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Internet & World Wide Web How to Program, 3/e
Internet & World Wide Web How to Program, 3/e

ISBN:
0-13-145091-3
© 2004
pages: 1420

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This tutorial presents an introduction to Python—the popular, cross-platform, object-oriented programming language. We show how to create and run a simple Python program and how to work interactively with the Python interpreter.
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[Note: This tutorial is an excerpt (Section 35.1) of Chapter 35, Python, from our textbook Internet & World Wide Web How to Program, 3/e. This tutorial may refer to other chapters or sections of the book that are not included here. Permission Information: Deitel, Harvey M. and Paul J., INTERNET & WORLD WIDE WEB HOW TO PROGRAM, 3/E, 2004, pp.1242-1246. Electronically reproduced by permission of Pearson Education, Inc., Upper Saddle River, New Jersey.]
35.1   Introduction to Python (Continued)
35.1.2  Python Keywords
Before we discuss Python programming in more detail, we present a list of Python's keywords (Figure 35.3). These words have special meanings in Python and cannot be used as variable names, function names or other objects.
Fig. 35.3 Python keywords.
Python keywords
and
continue
else
for
import
not
raise
assert
def
except
from
in
or
return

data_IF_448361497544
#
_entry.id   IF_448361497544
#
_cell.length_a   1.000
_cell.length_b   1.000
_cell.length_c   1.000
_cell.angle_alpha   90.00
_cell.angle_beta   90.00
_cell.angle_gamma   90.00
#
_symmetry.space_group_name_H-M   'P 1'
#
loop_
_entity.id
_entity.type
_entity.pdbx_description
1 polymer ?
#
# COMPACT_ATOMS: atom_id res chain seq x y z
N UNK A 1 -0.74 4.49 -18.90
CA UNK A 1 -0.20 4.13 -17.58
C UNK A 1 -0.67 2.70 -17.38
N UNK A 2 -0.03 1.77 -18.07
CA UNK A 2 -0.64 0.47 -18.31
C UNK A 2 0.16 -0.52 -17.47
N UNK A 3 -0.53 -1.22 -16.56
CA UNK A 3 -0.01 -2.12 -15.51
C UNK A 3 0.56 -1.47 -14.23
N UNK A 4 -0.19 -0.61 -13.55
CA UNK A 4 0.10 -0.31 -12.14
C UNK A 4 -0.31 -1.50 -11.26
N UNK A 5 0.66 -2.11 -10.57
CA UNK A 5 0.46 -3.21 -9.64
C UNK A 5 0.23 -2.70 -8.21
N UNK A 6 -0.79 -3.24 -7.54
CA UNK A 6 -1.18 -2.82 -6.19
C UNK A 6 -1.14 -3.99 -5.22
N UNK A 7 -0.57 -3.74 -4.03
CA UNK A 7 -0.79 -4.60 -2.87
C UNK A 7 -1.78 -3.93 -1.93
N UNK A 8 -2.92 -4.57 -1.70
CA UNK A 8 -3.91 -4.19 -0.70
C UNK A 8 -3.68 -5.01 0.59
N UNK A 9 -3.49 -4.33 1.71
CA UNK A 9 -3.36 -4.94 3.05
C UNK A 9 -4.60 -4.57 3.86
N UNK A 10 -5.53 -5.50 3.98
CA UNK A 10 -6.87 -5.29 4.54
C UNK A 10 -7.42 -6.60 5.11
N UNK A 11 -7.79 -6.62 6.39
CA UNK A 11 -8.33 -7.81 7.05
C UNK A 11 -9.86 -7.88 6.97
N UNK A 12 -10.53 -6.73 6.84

break
del
exec
global
is
pass
try
class
elif
finally
if
lambda
print
while
A list of Python keywords can also be obtained from the keyword module. Figure 35.4 illustrates how to obtain the list of Python keywords in interactive mode. [Note: We discuss modules further in Section 35.4.]
Fig. 35.4Printing Python keywords in interactive mode.

Python 2.1 (#15, Apr 16 2001, 18:25:49) [MSC 32 bit (Intel)] on win32
Type "copyright", "credits" or "license" for more information.
>>> import keyword
>>> print keyword.kwlist
['and', 'assert', 'break', 'class', 'continue', 'def', 'del', 'elif', 'else', 'except', 'exec', 'finally', 'for', 'from', 'global', 'if', 'import', 'in', 'is', 'lambda', 'not', 'or', 'pass', 'print', 'raise', 'return', 'try', 'while']
>>>

Python is a case-sensitive language. This means that Python treats variable x (lowercase) and variable X (uppercase) as two different variables. Similarly, the statement
Def = 3
is a valid Python statement, but the statement
def = 3
causes a syntax error, because def is a keyword and, therefore, not a valid variable name.
Good Programming Practice 35.1
Using variable or function names that resemble keywords (e.g., variable Def) or Python functions (e.g., list) may confuse the program writer and readers. Avoid using such variable or function names.
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